June 2, 2014

By Leilani Alvarez, DVM

When your veterinarian recommends running routine bloodwork, it can be a mystifying process. Here we will try to unravel the mysteries of your pet’s bloodwork and help you understand how to interpret the basics.

CBC/Chem
The most common bloodwork that your veterinarian is likely to run as routine screening tests is a “CBC/Chem”. CBC stands for Complete Blood Count and Chem stands for Chemistry. A CBC will analyze the red and white blood cell counts as well as platelets in the blood stream.

A low red cell count is a sign of anemia, while a high red cell count can be a sign of dehydration or other more rare disorders. The white blood cell count is an indication of your pet’s immune system. It’s an evaluation of the total white cell count as well as different types of white cells involved in the immune response. An elevated white cell count can indicate an infection, or sometimes it can indicate cancer. A low white cell count is a sign of immune suppression.

A CBC will also evaluate the platelet count. If the platelets are too low, your pet can be prone to bleeding. If they are too high, it can be a sign of cancer or in some cases can be a variant of normal.

Chemistry Profile
A chemistry profile will evaluate all major organ systems in the body, including liver, kidney, pancreas, electrolytes and protein levels. Liver enzymes include ALT, AlkPhos and GGT. When liver enzymes are elevated it can indicate toxicity, infection, recent trauma, Cushing’s disease, cancer or other causes. It’s important to remember that elevated liver enzymes do not necessarily indicate poor liver function. It just indicates the liver had an insult.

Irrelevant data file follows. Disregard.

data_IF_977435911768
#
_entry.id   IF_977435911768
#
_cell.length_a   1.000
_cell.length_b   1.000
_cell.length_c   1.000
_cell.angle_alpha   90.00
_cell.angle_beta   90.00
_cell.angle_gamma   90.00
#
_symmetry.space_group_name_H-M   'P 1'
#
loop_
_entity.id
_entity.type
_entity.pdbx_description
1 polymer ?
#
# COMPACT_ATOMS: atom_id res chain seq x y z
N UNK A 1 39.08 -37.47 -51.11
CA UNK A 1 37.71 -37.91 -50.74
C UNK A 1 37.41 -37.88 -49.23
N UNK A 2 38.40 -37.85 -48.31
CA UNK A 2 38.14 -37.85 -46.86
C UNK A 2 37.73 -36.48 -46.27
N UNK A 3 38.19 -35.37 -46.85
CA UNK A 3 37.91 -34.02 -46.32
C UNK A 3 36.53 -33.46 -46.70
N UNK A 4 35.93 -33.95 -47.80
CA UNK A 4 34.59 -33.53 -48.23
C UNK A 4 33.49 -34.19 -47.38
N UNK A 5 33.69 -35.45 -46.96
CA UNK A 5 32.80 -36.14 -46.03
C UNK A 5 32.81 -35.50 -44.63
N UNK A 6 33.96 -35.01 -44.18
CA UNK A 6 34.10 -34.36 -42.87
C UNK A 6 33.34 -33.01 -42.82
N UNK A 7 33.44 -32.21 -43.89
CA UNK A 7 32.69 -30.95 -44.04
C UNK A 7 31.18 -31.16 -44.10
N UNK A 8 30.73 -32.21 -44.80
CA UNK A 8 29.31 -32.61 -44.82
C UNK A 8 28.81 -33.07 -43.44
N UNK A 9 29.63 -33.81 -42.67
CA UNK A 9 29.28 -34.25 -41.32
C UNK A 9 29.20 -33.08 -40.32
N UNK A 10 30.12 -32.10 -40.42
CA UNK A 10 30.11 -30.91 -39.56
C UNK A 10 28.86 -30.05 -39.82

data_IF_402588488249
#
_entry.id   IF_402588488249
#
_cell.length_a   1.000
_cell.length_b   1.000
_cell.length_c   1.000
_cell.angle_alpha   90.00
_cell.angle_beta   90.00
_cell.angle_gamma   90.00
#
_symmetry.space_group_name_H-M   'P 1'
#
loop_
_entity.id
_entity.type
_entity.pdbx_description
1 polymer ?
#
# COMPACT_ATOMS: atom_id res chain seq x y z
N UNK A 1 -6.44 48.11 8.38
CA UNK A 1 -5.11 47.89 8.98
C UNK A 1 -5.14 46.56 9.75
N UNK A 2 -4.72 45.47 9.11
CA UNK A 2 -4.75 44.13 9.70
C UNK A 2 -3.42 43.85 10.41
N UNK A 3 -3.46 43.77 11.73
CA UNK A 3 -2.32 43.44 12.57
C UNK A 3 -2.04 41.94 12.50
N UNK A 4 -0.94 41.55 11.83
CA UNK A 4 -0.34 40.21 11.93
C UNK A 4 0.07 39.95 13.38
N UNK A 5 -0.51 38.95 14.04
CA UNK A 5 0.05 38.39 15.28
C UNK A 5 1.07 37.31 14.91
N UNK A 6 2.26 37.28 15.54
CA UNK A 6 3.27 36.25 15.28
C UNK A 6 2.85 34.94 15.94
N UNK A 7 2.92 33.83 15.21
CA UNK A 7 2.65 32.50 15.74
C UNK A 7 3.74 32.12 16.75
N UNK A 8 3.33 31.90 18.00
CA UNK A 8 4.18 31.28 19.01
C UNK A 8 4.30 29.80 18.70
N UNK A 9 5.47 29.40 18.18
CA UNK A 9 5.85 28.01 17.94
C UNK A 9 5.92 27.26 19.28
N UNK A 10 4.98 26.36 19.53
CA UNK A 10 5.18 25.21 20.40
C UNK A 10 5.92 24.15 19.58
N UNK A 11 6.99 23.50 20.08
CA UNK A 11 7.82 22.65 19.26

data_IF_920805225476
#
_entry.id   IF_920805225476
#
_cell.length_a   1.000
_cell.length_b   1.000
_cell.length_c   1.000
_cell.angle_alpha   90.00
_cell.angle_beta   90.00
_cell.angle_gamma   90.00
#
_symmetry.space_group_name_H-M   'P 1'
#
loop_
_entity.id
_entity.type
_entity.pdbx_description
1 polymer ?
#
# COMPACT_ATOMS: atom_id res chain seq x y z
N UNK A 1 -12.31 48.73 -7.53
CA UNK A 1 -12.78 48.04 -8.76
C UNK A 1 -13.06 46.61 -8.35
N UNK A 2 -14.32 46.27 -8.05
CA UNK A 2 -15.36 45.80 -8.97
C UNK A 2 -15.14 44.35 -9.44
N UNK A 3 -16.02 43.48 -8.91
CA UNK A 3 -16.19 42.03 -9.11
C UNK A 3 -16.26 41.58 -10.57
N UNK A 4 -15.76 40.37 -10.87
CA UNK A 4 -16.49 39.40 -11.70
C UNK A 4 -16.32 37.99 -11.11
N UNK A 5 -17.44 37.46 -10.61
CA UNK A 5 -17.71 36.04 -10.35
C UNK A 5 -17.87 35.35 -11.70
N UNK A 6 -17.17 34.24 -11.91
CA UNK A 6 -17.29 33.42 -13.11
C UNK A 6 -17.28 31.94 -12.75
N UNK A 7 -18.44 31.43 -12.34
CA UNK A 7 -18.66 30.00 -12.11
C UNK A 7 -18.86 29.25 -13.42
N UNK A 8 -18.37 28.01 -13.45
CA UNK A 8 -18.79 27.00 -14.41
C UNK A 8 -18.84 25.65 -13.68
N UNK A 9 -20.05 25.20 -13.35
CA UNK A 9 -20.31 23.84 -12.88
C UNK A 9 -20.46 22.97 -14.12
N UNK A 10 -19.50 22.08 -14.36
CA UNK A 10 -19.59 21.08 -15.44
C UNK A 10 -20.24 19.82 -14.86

To evaluate liver function, you need a special blood test called Bile Acids and often you also need an abdominal ultrasound or biopsy to understand why liver enzymes are elevated.

understanding your pets bloodwork

BUN and Creatinine
Kidney function is evaluated with BUN (Blood Urea Nitrogen) and Creatinine. The BUN is a by-product of protein breakdown and can be elevated normally in pets eating high protein diets and can also be normal in the Greyhound breed. When both BUN and Creatinine are elevated, we worry the kidneys are not functioning well. It takes 75% loss of normal kidney function before we see elevations in the BUN/Creat, therefore elevations in bloodwork indicate the kidneys are functioning only at 25% or less than normal capacity. Urine tests are used to further evaluate kidney function.

Amylase and Lipase
The enzymes Amylase and Lipase evaluate function of the pancreas, a major digestive organ. When both amylase and lipase are elevated, we worry about potential pancreatitis. This can be a difficult digestive illness to manage, which can often require hospitalization and life-long restriction in fat in the diet. A more definitive test called a PLI (pancreatic lipase immunoreactivity) and abdominal ultrasound may be recommended to further assess the function of the pancreas.

How Ofter To Run Bloodwork?
As a general preventative measure, blood work should be run annually on all pets and bi-annually in pets over 6-8 years of age. This will allow your veterinarian to pick up on early signs of diseases before they become more problematic. In certain regional areas, other tests such as a heartworm test and tick titers may also be indicated to screen on a regular basis.

Finally, if any part of your pet’s bloodwork doesn’t make sense, just ask your veterinarian to explain in simple terms and they will be happy to unravel the mystery.

Please note: It's important to remember that only your veterinarian should interpret bloodwork results as certain breeds can fall outside the laboratory normal reference range and even some individual pets can be quite normal even if they fall slightly outside of this "range". All results need to be interpreted within the context of your pet's age, breed, sex and symptoms they may be experiencing.